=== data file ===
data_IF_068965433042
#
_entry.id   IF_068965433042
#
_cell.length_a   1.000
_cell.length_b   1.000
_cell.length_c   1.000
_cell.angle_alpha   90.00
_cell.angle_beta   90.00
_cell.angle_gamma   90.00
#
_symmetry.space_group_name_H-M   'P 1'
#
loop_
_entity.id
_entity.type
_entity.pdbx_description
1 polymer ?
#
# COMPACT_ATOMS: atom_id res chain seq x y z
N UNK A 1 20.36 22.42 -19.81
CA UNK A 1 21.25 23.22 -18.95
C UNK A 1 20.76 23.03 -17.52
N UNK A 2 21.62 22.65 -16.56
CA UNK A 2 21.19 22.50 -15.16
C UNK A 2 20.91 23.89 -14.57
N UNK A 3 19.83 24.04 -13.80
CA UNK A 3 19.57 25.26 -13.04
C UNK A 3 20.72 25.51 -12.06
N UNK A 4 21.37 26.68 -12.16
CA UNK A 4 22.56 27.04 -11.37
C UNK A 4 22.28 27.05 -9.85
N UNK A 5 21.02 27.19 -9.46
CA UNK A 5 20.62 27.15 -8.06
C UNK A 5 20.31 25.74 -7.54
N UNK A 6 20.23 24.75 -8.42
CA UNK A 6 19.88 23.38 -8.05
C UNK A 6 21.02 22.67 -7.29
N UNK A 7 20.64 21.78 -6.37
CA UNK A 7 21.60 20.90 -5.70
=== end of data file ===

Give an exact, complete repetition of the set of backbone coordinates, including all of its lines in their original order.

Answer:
data_IF_068965433042
#
_entry.id   IF_068965433042
#
_cell.length_a   1.000
_cell.length_b   1.000
_cell.length_c   1.000
_cell.angle_alpha   90.00
_cell.angle_beta   90.00
_cell.angle_gamma   90.00
#
_symmetry.space_group_name_H-M   'P 1'
#
loop_
_entity.id
_entity.type
_entity.pdbx_description
1 polymer ?
#
# COMPACT_ATOMS: atom_id res chain seq x y z
N UNK A 1 20.36 22.42 -19.81
CA UNK A 1 21.25 23.22 -18.95
C UNK A 1 20.76 23.03 -17.52
N UNK A 2 21.62 22.65 -16.56
CA UNK A 2 21.19 22.50 -15.16
C UNK A 2 20.91 23.89 -14.57
N UNK A 3 19.83 24.04 -13.80
CA UNK A 3 19.57 25.26 -13.04
C UNK A 3 20.72 25.51 -12.06
N UNK A 4 21.37 26.68 -12.16
CA UNK A 4 22.56 27.04 -11.37
C UNK A 4 22.28 27.05 -9.85
N UNK A 5 21.02 27.19 -9.46
CA UNK A 5 20.62 27.15 -8.06
C UNK A 5 20.31 25.74 -7.54
N UNK A 6 20.23 24.75 -8.42
CA UNK A 6 19.88 23.38 -8.05
C UNK A 6 21.02 22.67 -7.29
N UNK A 7 20.64 21.78 -6.37
CA UNK A 7 21.60 20.90 -5.70